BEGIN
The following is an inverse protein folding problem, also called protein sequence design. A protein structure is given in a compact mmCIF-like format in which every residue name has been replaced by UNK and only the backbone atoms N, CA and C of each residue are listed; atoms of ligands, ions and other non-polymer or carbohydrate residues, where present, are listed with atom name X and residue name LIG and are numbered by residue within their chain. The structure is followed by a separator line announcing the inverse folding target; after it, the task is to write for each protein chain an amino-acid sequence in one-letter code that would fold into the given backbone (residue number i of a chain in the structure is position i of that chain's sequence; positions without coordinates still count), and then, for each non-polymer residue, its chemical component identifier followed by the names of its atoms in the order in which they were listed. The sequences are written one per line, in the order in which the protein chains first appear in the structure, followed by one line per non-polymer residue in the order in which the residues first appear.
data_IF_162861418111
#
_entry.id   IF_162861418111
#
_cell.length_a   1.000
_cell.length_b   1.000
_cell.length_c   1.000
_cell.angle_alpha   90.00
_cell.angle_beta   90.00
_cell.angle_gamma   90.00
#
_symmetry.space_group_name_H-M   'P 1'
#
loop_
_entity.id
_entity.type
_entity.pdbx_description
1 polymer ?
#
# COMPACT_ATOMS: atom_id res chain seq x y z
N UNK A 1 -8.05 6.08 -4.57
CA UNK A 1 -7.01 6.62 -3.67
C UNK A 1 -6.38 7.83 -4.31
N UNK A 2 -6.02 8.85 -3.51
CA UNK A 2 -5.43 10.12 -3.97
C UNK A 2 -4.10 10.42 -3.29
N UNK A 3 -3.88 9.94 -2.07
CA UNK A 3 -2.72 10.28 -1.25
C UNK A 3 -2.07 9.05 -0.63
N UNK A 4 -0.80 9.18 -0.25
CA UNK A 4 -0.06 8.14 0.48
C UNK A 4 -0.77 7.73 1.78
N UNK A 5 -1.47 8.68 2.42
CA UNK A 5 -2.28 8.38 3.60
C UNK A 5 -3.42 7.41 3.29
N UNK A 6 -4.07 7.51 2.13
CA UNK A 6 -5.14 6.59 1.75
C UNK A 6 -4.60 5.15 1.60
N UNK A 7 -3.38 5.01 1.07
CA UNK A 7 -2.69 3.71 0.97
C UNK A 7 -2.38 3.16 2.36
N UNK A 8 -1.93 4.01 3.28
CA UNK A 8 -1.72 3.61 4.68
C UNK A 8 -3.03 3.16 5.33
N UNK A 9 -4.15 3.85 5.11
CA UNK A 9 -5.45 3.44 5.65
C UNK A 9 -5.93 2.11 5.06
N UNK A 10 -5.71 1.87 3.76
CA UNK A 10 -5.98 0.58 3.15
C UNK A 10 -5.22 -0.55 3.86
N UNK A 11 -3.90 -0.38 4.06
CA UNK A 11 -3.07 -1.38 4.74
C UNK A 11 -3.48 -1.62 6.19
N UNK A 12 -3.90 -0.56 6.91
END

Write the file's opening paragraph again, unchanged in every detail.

The following is an inverse protein folding problem, also called protein sequence design. A protein structure is given in a compact mmCIF-like format in which every residue name has been replaced by UNK and only the backbone atoms N, CA and C of each residue are listed; atoms of ligands, ions and other non-polymer or carbohydrate residues, where present, are listed with atom name X and residue name LIG and are numbered by residue within their chain. The structure is followed by a separator line announcing the inverse folding target; after it, the task is to write for each protein chain an amino-acid sequence in one-letter code that would fold into the given backbone (residue number i of a chain in the structure is position i of that chain's sequence; positions without coordinates still count), and then, for each non-polymer residue, its chemical component identifier followed by the names of its atoms in the order in which they were listed. The sequences are written one per line, in the order in which the protein chains first appear in the structure, followed by one line per non-polymer residue in the order in which the residues first appear.